#TimesUp for Beauty Pageants
In a #MeToo era, the beauty pageant culture needs to change.
Posted May 07, 2019
Recently, beauty pageants have been in the news as Miss America, Miss USA, and Miss Teen USA are all black women. While that is noteworthy, what was striking was the public acceptance of these competitions in general considering the #TimesUp and #MeToo movements. Pageant organizations state that they have evolved as women in society have evolved. For example, Miss America removed the bathing suit competition and gives women the ability to choose evening wear that is suited to their own personality. According to the Miss America website: “[in this year’s Miss America pageant] ... the candidates ‘voices were heard more often and more clearly! Throughout the competition, candidates had more opportunities to advocate for their social impact initiatives and to demonstrate how they are uniquely qualified for the exciting and challenging 365-day job of being Miss America.” However, Miss USA maintained the swimsuit competition. Despite the very impressive credentials of this year’s Miss USA winner (She is a civil litigation attorney who does pro bono work to reduce sentences for inmates and has an MBA), she was still paraded in front of the judges in a bikini to be evaluated. While some may argue that a much greater emphasis is being placed on what these women have to say and their accomplishments, the fact remains is that these women are at least in some part being selected and/or evaluated based upon their physical appearance.
While beauty pageants or competitions have been part of American culture for nearly a century, given the recent focus on #MeToo and #TimesUp, they may no longer be relevant. Consensus among sexual violence prevention researchers has been that in order to prevent sexual violence there must be cultural change. Regardless of recent efforts to make them more about substance, at some level, beauty pageants/competitions sexualize women. Sexualization of women has consistently been linked to greater support of sexist beliefs and increased tolerance of sexual violence toward women. Further experimental studies in which some subjects were exposed to content highlighting the sexualization of women and others were not, find that those who view sexualized images have decreased views of women’s competence, morality, and humanity. Dehumanization of women is related to increased risk of sexual violence.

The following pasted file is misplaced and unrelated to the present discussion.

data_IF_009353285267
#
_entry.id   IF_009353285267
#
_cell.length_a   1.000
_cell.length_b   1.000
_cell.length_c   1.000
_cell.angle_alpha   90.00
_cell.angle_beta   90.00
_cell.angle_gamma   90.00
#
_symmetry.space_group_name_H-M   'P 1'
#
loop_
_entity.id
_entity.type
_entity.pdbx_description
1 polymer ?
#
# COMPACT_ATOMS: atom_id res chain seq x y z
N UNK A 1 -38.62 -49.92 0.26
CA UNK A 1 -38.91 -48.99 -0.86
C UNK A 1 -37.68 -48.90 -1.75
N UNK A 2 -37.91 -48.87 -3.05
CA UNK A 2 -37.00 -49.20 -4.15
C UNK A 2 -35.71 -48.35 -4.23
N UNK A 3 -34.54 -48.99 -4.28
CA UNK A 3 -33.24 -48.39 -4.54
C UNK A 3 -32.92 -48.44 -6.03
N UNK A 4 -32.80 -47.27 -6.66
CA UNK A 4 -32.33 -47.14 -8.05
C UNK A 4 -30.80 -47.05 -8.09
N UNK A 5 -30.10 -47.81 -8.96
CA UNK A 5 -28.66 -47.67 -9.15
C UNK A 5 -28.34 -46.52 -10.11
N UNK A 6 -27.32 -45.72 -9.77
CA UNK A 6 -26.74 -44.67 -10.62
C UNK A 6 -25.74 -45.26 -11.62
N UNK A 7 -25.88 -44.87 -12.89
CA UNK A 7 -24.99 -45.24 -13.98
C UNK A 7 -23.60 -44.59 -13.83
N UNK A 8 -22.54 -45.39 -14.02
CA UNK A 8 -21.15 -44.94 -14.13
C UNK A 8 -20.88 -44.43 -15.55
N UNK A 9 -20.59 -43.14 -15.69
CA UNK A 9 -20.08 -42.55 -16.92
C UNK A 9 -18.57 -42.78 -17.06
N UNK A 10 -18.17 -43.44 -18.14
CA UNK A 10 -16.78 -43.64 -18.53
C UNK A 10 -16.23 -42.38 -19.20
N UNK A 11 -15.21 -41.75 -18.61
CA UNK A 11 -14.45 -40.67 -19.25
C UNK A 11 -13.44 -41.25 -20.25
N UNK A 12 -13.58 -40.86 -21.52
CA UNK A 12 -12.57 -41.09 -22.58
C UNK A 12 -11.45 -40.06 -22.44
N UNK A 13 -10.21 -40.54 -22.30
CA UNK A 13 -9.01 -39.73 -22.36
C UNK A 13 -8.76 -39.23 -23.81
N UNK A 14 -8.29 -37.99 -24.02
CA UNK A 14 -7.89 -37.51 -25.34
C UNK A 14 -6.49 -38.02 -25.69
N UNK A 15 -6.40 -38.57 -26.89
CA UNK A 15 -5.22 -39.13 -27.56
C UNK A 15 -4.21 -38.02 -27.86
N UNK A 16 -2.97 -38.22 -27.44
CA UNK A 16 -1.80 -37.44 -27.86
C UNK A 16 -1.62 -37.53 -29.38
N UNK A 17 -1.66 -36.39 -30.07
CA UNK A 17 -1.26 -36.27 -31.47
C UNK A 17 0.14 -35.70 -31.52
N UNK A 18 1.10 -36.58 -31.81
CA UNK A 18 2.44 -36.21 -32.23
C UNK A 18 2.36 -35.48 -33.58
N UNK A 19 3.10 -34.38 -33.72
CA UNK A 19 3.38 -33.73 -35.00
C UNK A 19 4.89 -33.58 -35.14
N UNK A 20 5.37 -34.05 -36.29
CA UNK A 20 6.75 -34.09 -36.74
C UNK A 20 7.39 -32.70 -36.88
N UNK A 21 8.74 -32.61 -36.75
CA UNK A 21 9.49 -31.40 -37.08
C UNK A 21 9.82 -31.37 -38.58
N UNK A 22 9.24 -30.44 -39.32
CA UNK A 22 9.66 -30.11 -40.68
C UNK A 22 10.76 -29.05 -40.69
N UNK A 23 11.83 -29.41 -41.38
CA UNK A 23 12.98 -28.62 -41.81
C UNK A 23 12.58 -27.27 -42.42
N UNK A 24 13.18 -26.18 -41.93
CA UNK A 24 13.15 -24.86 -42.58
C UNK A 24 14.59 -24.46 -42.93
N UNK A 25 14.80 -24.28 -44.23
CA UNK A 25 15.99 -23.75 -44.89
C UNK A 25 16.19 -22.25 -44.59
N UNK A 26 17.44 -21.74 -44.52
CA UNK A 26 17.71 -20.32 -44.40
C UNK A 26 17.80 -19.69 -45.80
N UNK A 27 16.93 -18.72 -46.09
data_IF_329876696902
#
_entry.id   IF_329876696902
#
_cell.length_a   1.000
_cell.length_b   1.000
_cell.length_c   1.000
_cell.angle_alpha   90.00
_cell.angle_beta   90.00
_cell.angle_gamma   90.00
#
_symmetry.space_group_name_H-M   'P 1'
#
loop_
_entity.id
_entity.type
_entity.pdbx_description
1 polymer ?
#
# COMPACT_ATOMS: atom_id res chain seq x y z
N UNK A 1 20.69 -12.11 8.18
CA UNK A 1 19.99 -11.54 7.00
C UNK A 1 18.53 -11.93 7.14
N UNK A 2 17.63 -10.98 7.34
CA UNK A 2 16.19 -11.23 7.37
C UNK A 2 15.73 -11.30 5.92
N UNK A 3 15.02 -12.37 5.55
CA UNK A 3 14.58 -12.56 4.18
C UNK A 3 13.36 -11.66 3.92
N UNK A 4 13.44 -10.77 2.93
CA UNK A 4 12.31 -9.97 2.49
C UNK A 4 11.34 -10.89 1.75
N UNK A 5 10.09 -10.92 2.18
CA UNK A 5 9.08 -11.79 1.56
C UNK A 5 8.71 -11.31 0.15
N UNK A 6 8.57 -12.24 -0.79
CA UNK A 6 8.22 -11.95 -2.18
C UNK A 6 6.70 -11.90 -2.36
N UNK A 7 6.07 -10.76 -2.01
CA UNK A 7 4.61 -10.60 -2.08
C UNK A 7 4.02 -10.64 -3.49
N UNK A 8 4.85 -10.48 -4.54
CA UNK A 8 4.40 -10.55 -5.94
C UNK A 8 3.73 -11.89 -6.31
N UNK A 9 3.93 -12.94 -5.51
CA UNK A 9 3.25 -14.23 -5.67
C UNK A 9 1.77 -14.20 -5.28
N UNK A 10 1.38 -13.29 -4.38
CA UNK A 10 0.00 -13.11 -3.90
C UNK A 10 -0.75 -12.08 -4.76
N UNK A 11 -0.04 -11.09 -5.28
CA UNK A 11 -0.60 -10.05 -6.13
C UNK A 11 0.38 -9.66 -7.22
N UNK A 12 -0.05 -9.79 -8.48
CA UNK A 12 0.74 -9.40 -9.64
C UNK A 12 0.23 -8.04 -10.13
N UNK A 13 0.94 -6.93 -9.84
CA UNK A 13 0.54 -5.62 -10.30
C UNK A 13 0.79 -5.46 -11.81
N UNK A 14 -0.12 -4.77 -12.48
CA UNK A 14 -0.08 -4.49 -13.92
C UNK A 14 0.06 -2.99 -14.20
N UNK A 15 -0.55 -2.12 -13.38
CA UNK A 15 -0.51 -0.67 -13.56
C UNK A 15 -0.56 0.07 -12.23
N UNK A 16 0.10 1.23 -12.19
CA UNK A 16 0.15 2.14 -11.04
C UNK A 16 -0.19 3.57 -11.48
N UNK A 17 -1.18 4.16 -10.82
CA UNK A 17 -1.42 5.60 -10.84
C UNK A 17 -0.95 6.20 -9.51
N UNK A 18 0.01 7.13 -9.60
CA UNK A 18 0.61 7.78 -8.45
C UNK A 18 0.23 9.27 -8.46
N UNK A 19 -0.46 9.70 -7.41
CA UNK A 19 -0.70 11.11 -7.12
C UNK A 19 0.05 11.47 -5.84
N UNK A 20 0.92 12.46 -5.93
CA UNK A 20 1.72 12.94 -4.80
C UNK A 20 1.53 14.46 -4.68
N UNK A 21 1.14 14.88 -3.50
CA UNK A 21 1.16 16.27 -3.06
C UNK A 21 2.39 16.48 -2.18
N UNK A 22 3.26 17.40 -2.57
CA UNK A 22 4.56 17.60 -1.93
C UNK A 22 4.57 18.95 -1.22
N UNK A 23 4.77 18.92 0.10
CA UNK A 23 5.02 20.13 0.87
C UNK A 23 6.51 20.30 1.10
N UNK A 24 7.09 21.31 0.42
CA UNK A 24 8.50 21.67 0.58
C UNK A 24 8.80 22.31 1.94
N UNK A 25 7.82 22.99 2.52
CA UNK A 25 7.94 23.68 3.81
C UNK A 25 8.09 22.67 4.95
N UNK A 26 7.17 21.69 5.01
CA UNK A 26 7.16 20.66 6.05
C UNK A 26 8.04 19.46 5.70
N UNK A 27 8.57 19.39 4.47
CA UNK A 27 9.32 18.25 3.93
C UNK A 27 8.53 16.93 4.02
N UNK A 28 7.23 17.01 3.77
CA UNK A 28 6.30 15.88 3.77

Further, beauty pageants highlight that men and women are treated and judged differently. We do not have male beauty pageants or competitions where men are being evaluated on how they wear their suits, and their ability to answer a question. One thing that research has consistently found is that egalitarian gender norms – or beliefs that men and women should be treated and evaluated equally - decrease the risk for sexual violence. Studies show that in order to change harmful gender norms and unequal power between women and men on a societal level we must implement strategies that impact communities and institutions - such as beauty pageants. Despite the recent changes to these organizations have made to give them more of an appearance of female empowerment, at their core they still sexualize women and promote gender disparity. Thus, if we as a society are committed to culture change in order to create a world without sexual violence, a good step would be to abolish female beauty pageant competitions.
For more information, see: Jeglic, E.J., & Calkins, C.A. (2018). Protecting you child from sexual abuse: What you need to know to keep your kids safe. New York: Skyhorse Publishing.